The final stage of leadership is a bit more challenging to break down. The one key factor I’ve discovered that leads to success at this stage is the processes and systems that were key to leadership in the evolution of the business through the prior three stages.

At this point, you need to be critical of who you surround yourself with. Honestly, this is the key to ultimate success as you’ve grown into a substantial organization.

Placing your trust in your leadership team is crucial to ensuring that your business continues to be successful.

  • You will need to trust them to understand the importance of having difficult conversations.
  • Speaking up when something is going wrong
  • Passing on to your team the ability to take a critical eye to the business and the rest of the organization.
  • Ensuring the people who are going to take over your previous roles have the skills and confidence to run the company.

If you are traveling at an excessively high speed, even a small wobble can cause the wheels to come off.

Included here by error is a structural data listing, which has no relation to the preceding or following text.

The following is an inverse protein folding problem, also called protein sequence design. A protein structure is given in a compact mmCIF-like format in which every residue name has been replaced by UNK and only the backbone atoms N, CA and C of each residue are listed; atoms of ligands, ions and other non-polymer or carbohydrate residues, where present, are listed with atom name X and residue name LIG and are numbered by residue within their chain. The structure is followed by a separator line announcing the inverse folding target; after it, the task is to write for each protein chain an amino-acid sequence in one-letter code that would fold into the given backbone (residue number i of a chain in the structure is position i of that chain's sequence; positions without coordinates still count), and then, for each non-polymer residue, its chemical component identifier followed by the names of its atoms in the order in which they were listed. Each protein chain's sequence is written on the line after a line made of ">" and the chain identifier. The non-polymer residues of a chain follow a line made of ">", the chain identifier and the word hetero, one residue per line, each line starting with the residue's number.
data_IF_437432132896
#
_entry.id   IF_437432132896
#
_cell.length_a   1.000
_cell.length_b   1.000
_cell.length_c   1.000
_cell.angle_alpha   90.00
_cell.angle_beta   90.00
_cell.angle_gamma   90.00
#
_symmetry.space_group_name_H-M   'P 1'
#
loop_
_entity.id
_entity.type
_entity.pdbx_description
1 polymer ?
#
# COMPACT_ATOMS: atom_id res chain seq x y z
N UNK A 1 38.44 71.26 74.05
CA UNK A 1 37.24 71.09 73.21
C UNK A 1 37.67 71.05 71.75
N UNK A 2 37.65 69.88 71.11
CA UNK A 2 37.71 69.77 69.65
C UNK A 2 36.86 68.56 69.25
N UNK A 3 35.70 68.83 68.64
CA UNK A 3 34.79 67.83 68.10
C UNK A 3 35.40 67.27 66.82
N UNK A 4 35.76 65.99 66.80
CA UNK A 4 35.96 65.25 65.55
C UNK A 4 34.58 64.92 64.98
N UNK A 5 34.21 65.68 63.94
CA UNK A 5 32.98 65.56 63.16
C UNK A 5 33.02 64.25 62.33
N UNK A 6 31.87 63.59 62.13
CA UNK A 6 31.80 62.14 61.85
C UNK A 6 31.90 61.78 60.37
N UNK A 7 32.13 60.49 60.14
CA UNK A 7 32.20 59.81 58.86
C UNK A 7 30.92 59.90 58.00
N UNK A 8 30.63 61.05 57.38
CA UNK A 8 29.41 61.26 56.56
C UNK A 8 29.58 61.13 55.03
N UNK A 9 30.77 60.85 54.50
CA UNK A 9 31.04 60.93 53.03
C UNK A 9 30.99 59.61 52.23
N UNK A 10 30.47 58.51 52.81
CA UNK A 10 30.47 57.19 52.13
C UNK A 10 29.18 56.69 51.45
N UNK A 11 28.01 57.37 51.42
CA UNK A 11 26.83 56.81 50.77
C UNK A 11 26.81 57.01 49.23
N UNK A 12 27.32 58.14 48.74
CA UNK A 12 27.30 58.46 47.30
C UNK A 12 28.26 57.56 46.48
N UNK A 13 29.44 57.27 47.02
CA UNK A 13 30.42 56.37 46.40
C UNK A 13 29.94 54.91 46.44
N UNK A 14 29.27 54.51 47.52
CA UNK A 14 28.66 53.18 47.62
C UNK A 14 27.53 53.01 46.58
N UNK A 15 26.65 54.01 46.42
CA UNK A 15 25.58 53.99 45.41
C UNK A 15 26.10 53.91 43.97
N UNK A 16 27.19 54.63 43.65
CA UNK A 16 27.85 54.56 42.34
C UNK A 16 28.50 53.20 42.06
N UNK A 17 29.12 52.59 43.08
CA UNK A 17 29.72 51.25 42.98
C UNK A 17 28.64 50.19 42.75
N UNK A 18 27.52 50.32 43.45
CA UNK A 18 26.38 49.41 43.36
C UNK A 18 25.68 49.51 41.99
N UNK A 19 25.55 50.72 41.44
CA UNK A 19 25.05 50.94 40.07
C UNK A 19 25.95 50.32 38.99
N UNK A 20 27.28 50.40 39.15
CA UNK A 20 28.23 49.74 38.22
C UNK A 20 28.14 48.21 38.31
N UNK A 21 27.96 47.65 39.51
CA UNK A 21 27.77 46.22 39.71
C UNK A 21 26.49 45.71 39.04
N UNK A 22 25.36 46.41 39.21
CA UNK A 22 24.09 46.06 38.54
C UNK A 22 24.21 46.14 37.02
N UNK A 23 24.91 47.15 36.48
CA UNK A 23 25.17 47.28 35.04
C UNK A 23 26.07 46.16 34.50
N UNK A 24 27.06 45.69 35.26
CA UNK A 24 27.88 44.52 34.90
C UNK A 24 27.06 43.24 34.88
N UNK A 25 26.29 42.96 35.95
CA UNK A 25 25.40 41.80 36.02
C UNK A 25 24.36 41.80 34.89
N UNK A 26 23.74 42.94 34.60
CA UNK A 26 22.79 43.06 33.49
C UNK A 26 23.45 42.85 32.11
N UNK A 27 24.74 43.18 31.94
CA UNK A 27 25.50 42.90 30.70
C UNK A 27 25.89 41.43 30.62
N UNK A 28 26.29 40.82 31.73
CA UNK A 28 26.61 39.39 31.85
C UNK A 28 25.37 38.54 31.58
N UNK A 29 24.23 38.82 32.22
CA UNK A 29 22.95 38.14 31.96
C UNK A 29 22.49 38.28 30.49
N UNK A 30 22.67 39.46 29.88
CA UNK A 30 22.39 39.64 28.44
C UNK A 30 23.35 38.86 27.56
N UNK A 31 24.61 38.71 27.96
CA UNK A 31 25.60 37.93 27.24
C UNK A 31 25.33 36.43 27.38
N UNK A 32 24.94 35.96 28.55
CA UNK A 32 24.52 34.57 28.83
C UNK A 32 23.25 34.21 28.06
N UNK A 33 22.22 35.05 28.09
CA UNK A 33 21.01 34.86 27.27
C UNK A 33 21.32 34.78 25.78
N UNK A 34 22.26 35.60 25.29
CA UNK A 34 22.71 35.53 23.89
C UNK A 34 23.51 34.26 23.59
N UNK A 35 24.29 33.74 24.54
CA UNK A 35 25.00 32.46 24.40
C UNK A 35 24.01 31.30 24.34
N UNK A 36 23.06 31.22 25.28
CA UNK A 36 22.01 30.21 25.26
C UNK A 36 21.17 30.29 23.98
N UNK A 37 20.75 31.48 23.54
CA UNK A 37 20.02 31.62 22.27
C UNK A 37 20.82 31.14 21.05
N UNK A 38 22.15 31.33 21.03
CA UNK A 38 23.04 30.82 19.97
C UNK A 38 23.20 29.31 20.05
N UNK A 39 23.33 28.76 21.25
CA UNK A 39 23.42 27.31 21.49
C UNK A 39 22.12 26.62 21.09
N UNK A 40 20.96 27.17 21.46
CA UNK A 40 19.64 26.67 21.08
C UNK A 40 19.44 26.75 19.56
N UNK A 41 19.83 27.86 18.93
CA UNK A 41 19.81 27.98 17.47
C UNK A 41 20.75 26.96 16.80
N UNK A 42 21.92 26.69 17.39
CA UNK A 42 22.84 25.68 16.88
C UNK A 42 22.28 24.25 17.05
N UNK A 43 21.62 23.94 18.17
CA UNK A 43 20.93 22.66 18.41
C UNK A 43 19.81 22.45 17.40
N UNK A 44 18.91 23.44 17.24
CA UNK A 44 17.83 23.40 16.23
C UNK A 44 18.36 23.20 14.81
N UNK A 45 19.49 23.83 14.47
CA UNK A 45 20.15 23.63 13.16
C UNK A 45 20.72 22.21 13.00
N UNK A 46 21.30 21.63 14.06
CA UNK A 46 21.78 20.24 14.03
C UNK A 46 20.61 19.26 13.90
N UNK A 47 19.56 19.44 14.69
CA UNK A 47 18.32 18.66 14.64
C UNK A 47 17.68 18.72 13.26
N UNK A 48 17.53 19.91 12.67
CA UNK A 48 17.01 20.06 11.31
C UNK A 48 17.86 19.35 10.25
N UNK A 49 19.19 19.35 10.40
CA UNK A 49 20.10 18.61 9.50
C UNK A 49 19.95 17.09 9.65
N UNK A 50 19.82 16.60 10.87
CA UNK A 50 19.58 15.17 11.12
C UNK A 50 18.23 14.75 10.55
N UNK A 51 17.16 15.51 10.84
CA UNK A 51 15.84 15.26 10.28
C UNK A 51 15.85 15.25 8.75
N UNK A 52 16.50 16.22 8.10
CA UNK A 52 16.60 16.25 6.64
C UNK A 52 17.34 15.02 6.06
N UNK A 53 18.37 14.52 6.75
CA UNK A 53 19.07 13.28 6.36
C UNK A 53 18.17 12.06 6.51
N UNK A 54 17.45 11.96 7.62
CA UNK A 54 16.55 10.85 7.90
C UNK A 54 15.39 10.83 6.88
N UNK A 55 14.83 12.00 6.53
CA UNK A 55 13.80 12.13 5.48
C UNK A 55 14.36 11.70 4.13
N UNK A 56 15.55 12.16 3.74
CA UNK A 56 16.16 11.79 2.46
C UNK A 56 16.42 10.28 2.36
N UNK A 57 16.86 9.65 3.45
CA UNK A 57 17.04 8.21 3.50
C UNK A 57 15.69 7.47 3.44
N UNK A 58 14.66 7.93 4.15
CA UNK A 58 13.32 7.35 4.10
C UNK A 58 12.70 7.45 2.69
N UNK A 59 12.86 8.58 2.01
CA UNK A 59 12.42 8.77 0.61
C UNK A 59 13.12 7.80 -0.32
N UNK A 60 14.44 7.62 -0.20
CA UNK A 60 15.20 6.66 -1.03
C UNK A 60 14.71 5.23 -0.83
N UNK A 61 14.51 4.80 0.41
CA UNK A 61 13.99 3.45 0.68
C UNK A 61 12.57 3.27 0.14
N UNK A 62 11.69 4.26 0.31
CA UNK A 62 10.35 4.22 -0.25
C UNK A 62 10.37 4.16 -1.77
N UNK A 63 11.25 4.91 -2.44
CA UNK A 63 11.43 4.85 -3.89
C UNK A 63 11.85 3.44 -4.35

To avoid having any part of the business come apart, you need to surround yourself with people you trust to be willing, to tell the truth, and surface the difficult but necessary topics. It requires a high degree of confidence to believe that people will stand up and speak out when something is not optimal.

When you are responsible for running a business at scale, you need to be able to rely on a great leadership team who can avoid potentially harmful mistakes when something needs to be fixed.

As your business grows, the level of your day-to-day involvement will inevitably change. Hopefully, my own experiences serve as a rough guide to help you navigate your role during each step of your company’s journey.

By Craig Powell